Saturday, March 22, 2008

More nut-case anti-Clinton accusations (business as usual)

Actually, this is not really news, since it is not really new. I just want to point out that this kind of stuff has been totally routine all through the campaign, to the extent that people have come to treat it as normal and even reasonable.
Former President Clinton is using divisive tactics and unfairly trying to question Barack Obama's patriotism, a retired general who has a prominent role in the Democrat's campaign said Saturday. [....]

The former president told a group of veterans Friday in Charlotte, N.C.: "I think it would be a great thing if we had an election year where you had two people who loved this country and were devoted to the interest of this country. And people could actually ask themselves who is right on these issues, instead of all this other stuff that always seems to intrude itself on our politics." [....]

"I grew up, I was going to college when Joe McCarthy was accusing good Americans of being traitors, so I've had enough of it," McPeak said. [....]
This kind of nonsense, which has become all too typical and predictable, draws on and serves to reinforce the larger phenomenon of Clinton Derangement Syndrome.

On the whole, this persistent craziness cannot be blamed on the Obama campaign, and certainly not on Obama himself. But it has come pretty steadily from a lot of pro-Obama partisans (Greg Sargent was kind enough to call them "a tiny and unrepresentative minority of Obama supporters") and, even more significantly, from the echo-chamber of political "journalists" and pundits, in which CDS is pretty pervasive and dovetails with a more general fondness for hyping pseudo-scandals and pseudo-issues. Again, the unfortunate fact is that (more or less) unhinged commentary on the Clinton/Obama contest has become so routine that it is treated as normal and even respectable--even Keith Olbermann's recent anti-Clinton rant on TV, which struck me as ludicrously over-the-edge almost to the point of self-parody, but which I've noticed a lot of Obama partisans posting approvingly.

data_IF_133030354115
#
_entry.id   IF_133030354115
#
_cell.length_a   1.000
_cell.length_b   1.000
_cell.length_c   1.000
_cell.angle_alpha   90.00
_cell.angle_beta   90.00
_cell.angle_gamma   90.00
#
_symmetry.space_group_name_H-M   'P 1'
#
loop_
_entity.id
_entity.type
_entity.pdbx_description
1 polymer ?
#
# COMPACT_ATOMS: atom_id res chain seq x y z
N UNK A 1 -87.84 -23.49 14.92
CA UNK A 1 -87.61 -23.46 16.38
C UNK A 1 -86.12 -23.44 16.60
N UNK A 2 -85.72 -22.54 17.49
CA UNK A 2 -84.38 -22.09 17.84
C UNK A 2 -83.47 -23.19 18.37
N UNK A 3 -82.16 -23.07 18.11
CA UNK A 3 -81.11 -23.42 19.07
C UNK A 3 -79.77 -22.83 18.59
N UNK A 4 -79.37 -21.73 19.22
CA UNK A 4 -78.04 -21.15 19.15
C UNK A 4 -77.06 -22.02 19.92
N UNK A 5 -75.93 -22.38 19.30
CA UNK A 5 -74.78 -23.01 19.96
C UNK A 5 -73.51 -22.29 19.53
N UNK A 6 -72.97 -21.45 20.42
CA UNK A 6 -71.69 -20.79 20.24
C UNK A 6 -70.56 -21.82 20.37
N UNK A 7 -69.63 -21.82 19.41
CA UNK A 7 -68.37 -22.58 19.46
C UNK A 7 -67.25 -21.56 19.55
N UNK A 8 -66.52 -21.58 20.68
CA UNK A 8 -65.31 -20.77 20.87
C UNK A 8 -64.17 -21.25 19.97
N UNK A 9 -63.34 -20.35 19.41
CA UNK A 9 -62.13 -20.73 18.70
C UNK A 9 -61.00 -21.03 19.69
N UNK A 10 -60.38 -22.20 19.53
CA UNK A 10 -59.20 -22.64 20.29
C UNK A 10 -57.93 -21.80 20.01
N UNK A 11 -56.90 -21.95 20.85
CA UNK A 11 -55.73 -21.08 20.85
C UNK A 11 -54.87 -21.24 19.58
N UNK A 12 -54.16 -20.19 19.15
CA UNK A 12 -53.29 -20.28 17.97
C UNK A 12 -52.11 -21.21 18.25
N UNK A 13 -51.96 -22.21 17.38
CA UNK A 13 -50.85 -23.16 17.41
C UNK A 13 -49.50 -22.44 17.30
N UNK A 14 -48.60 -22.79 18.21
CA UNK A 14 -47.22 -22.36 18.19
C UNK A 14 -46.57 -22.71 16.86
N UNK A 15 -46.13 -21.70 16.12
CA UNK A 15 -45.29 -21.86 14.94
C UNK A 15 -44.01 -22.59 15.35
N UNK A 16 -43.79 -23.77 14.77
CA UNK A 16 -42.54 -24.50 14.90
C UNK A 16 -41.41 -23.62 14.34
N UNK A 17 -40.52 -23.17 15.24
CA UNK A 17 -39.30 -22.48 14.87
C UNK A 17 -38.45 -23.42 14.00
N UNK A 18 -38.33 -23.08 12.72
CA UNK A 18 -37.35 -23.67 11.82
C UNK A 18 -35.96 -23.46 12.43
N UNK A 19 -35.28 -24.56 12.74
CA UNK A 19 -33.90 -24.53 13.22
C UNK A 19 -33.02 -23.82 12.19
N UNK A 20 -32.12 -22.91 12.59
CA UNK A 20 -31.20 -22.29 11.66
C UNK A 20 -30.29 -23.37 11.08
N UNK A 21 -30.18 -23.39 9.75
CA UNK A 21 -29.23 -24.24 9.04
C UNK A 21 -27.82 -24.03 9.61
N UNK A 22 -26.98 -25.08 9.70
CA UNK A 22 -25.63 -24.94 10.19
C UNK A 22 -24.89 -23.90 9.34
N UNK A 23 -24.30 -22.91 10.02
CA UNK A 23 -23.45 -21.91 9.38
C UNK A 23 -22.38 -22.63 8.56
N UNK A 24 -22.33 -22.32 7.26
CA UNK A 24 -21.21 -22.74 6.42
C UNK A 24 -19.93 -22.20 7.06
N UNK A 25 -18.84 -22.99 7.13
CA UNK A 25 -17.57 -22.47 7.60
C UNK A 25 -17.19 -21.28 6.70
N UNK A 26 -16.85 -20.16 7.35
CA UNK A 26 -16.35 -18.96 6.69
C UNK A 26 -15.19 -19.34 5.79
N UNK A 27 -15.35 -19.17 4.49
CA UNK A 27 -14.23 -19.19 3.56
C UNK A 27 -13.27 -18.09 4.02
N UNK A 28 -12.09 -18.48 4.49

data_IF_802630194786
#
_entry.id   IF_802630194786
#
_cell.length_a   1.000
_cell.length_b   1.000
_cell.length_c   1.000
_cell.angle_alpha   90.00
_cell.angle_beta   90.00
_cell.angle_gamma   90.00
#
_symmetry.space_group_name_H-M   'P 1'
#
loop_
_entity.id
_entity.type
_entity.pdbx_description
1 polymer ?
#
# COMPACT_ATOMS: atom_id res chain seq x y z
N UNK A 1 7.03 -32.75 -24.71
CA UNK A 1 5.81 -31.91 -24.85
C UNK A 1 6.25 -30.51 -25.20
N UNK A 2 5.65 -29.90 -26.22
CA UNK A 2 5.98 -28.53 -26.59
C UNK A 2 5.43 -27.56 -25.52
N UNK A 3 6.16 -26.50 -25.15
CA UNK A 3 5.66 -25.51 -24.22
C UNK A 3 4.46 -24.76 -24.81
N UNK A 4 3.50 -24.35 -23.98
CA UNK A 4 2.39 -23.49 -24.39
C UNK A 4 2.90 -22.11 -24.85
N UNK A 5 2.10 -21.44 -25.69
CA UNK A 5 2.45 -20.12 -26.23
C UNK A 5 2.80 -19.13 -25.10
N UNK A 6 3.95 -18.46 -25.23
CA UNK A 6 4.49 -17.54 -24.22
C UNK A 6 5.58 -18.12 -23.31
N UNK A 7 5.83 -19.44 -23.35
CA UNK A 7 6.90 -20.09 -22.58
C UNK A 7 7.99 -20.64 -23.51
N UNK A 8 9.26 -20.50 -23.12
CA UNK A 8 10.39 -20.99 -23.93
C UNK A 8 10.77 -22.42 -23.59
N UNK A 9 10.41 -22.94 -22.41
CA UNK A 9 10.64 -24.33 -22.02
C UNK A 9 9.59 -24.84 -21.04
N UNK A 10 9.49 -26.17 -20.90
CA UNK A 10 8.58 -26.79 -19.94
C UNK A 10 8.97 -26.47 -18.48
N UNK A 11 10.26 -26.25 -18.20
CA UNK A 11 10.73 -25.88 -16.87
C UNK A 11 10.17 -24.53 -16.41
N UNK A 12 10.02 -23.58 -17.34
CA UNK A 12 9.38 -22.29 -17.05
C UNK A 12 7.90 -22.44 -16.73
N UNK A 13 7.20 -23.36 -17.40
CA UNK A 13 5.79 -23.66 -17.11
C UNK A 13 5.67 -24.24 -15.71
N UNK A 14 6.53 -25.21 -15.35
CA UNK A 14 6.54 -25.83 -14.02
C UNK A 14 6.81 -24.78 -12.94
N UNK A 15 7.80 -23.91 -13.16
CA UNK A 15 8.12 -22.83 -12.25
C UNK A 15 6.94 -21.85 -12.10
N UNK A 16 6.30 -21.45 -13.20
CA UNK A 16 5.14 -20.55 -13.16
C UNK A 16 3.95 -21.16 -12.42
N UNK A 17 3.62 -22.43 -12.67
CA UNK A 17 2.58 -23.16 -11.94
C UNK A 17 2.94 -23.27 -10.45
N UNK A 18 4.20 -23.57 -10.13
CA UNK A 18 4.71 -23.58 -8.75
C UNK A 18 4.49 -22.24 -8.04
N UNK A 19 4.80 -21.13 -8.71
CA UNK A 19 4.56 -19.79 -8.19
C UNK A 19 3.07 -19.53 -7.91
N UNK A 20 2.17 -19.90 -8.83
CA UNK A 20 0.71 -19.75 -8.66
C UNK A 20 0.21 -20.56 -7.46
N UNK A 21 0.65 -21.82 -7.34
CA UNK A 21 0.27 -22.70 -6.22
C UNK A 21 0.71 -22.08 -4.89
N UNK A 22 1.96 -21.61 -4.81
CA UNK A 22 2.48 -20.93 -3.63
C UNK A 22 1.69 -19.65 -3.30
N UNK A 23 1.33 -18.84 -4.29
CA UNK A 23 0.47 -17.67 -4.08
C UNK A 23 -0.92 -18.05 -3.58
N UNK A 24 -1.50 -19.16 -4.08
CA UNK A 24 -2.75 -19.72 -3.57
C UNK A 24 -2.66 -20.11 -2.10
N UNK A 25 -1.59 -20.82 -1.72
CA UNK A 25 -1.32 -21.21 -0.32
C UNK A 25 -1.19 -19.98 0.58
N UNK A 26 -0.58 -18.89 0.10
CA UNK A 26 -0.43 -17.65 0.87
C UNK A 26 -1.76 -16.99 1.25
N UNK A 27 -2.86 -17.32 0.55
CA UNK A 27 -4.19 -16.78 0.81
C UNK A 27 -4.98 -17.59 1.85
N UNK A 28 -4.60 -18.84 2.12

=> So I mostly try to ignore this nonsense, but every once in a while an example comes up that makes me roll my eyes. Here's another one.

As background, let me say that I happen to think the whole story-line accusing the Clinton campaign of having systematically "played the race card" against Obama, having engaged in a strategy of "racialized" attacks against him, and so on is largely bogus--even if one excepts a small number of specific incidents that might possibly be ambiguous in this respect, though they have definitely been overblown, obsessively and tendentiously over-interpreted, and excessively extrapolated. (For some of the reasons why I find the dominant propaganda line unconvincing, interested readers might consult a few careful and sensible discussions of these issues by Clive Crook, who favors Obama over Clinton; Kevin Drum, who voted for Obama in the California primary; and Greg Sargent, who seems to be fairly impartial.) But I know that some otherwise intelligent and serious people have bought into this story-line, so it's hypothetically possible that I am mistaken on this point. And I realize that this myth has been hardening into conventional wisdom by dint of continual repetition, so it's not surprising that people might treat this misleading cliché as though it were an established fact. OK, fine.